These are extraordinary times, and they call for extraordinary action. Economist Nariai Osamu criticizes the Japanese government’s failure to adequately lead the recovery effort, and argues that a new leadership structure must be established to cut through bureaucratic red tape and speed up the pace of rebuilding the affected areas.
One month after the March 11 earthquake and tsunami struck, good news began to be heard. It was reported that the big automakers were resuming production and that breweries had gotten off to a fresh start, indicating that the first steps toward reconstruction were being taken. These moves toward recovery are a testament to the remarkable strength at the local level of Japan’s businesses and municipalities.
But major delays have been evident when it comes to providing essential assistance and shoring up the foundation for reconstruction, which are tasks for the central government to handle. In particular, the government has fallen short when it comes to building temporary housing, distributing relief money, rebuilding damaged infrastructure, and cleaning up after the nuclear disaster. Electricity shortages and radiation concerns have had a serious impact on industrial activities aimed at getting the domestic supply chain back into good working order. If a full-fledged production recovery cannot be accomplished within the next three months or so, Japan will find itself losing ground that cannot be recovered. The government seems to have lost the ability to think about external policies, such as its stance on the Trans-Pacific Partnership (TPP) trade agreement. Under these circumstances, there is a growing risk that Japanese companies will find themselves unable to keep pace with global developments.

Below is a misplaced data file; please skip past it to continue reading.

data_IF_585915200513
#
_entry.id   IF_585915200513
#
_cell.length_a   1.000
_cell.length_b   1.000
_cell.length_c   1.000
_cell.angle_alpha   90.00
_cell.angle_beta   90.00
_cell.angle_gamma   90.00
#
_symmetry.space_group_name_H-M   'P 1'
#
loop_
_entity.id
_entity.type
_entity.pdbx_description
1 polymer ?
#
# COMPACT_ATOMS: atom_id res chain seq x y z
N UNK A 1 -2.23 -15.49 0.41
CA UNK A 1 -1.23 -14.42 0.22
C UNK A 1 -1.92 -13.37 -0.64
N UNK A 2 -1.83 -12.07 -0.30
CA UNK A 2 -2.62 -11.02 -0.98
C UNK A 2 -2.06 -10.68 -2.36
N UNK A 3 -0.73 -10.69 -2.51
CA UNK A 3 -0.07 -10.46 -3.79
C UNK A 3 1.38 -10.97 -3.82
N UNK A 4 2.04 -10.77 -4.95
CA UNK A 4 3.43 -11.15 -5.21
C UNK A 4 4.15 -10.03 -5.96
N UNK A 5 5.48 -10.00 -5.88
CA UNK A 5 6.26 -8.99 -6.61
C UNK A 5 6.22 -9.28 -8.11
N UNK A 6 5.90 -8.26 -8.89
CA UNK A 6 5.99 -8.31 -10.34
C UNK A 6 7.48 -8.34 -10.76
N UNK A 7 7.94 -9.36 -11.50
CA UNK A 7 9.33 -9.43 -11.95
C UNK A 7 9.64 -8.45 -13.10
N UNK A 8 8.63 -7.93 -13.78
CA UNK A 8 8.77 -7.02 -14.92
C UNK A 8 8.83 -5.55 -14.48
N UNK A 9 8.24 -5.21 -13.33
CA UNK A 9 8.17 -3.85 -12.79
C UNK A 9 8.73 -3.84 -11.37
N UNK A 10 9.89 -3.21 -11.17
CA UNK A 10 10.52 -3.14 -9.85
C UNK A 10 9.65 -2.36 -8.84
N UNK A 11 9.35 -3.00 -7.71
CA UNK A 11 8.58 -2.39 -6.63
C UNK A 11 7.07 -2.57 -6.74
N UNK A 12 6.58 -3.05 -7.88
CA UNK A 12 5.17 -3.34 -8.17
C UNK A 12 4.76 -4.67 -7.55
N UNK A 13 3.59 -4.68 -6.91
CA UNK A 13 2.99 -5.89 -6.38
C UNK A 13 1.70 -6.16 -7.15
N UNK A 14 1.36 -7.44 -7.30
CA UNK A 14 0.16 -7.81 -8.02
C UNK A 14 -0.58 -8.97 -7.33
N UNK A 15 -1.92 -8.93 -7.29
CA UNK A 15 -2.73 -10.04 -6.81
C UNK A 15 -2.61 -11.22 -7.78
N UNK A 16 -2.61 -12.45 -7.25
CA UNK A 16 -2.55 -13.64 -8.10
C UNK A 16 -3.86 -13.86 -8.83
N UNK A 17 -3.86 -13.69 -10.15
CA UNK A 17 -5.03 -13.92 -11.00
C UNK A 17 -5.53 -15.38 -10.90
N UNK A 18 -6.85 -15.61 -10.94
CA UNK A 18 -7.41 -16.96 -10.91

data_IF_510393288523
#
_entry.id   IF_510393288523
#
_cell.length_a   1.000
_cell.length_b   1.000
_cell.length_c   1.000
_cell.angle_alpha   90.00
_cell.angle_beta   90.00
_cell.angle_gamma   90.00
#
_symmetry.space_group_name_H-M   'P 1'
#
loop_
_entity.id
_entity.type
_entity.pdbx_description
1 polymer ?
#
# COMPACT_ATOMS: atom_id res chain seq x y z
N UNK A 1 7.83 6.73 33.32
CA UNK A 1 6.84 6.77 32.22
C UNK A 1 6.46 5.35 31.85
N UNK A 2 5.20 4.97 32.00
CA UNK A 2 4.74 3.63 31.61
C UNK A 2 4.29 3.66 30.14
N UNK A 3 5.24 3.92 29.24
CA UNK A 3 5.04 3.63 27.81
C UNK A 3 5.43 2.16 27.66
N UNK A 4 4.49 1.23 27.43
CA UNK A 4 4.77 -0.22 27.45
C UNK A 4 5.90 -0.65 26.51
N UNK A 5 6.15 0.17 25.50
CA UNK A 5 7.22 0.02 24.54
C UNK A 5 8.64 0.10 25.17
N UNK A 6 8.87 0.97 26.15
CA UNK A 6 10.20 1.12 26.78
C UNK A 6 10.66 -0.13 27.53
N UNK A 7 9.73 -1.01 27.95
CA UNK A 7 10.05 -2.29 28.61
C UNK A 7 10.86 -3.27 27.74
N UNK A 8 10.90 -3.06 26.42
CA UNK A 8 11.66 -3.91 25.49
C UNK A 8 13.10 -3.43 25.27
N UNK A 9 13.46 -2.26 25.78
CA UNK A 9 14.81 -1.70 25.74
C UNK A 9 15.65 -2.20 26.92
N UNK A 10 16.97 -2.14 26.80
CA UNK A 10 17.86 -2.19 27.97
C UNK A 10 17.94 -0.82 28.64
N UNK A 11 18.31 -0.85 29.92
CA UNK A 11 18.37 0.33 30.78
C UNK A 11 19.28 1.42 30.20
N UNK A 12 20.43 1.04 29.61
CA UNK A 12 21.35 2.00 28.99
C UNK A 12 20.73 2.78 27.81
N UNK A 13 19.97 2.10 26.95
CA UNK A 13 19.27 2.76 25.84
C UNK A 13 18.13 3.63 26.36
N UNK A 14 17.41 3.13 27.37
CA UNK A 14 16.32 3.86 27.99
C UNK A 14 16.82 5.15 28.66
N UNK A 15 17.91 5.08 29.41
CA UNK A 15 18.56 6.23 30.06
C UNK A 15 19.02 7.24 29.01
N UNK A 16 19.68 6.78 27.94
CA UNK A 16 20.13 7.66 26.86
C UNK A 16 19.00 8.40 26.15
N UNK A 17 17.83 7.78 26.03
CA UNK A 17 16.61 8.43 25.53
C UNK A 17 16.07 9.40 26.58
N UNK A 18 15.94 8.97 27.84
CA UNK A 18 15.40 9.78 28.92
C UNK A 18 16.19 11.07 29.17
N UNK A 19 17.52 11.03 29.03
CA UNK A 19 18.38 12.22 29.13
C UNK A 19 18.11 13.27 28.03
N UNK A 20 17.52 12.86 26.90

Situation Calls for “Grown-up” Politics
Even with regard to such urgent tasks as clearing away rubble, it is easy to understand the delays that will be caused as long as the authorities insist on following the “peacetime” rules that require individuals to gain permission before doing anything. Erecting temporary housing is taking time because it falls under the jurisdiction of a number of public offices. The foremost cause of the delays is a crippling lack of leadership. To deal with the emergency properly, the government must adopt a “wartime” mode of planning and responding. But our leaders have not adopted a resolute posture of persuading the public of this necessity.
Because of the way the public is being informed about the impact of radiation, people are becoming more distrustful of the government and falling into despair. The administration, aiming to make a political show of how it is handling reconstruction, has set up number of committees and headquarters around the prime minister as advisory organs. However, it has left the all-important job of implementation in the hands of the respective ministries and agencies. This is not a setup that can deal promptly with critical tasks.
Just as Japan set up an Economic Stabilization Board after World War II to oversee the nation’s reconstruction, today it should establish a “Reconstruction Stabilization Board” and concentrate power in it. The board should be provided with unified authority and responsibility extending across the jurisdictions of ministries, agencies, and local government. Its membership should not consist only of politicians and bureaucrats. Experts from all concerned fields should be placed in key posts from the top down to the working level. Work should begin immediately to set up the board as a powerful implementation organization capable of making a supralegal response. To bring it into being, the government and opposition parties should join hands to enact a temporary law, engaging in the sort of “grown-up” politics that the situation requires. (Written on April 22, 2011.)
In This Series
An Economist’s View of the Disaster
A Fatal Lack of Urgency (July 26)
Japan’s Government of Fools: Enough is Enough (May 29)
Have the Current Generation Foot the Reconstruction Bill (May 8)
Japan Needs to Be on a “Wartime” Footing (April 22)
Four Priorities for Reconstruction (April 5)
Grasping the Nettle on Public Finance (March 23)
Graduated from the University of Tokyo, where he majored in economics. Served in various posts at the former Economic Planning Agency and as a senior economist at the Institute for International Policy Studies. Is now a professor at Reitaku University. Also active as an independent economist. His works include Exploring the Japanese Economy.